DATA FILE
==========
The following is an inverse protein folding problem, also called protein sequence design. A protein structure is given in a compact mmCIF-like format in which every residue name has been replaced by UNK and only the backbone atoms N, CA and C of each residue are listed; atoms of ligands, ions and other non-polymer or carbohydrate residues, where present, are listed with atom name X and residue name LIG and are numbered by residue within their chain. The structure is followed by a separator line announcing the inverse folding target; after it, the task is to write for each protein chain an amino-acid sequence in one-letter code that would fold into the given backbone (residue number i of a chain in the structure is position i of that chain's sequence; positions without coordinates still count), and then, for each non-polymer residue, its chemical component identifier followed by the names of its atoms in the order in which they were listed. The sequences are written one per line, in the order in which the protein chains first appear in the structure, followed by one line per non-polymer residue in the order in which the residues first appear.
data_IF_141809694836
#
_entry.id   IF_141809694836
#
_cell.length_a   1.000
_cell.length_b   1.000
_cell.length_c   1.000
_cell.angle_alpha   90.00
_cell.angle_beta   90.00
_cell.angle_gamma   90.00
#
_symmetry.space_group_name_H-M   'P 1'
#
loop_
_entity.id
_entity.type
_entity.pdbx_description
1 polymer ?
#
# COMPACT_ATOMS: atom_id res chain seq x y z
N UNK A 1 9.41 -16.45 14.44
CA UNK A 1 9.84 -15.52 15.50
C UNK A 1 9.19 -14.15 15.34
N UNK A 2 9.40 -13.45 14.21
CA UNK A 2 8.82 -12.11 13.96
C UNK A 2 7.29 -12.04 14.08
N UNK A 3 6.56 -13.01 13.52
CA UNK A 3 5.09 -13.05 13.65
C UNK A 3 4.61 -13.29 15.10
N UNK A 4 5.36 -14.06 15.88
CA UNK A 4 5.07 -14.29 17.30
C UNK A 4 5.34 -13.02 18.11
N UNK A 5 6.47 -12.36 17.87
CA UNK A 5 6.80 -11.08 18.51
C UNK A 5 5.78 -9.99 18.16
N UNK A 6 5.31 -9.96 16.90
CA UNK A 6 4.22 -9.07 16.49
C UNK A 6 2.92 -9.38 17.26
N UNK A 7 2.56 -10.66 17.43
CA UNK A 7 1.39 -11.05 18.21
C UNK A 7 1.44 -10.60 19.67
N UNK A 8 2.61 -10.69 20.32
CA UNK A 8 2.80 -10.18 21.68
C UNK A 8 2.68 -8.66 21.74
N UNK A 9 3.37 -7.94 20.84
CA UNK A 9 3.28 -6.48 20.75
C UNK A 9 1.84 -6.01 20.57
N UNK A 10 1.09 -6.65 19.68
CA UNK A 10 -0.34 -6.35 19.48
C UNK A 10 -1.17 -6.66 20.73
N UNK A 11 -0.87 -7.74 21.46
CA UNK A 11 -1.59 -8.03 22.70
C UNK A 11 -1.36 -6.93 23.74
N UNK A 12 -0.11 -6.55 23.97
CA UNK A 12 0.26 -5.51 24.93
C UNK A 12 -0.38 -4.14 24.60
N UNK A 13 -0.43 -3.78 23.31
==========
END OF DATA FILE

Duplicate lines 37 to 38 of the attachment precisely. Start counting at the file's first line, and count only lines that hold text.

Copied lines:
N UNK A 6 5.31 -9.96 16.90
CA UNK A 6 4.22 -9.07 16.49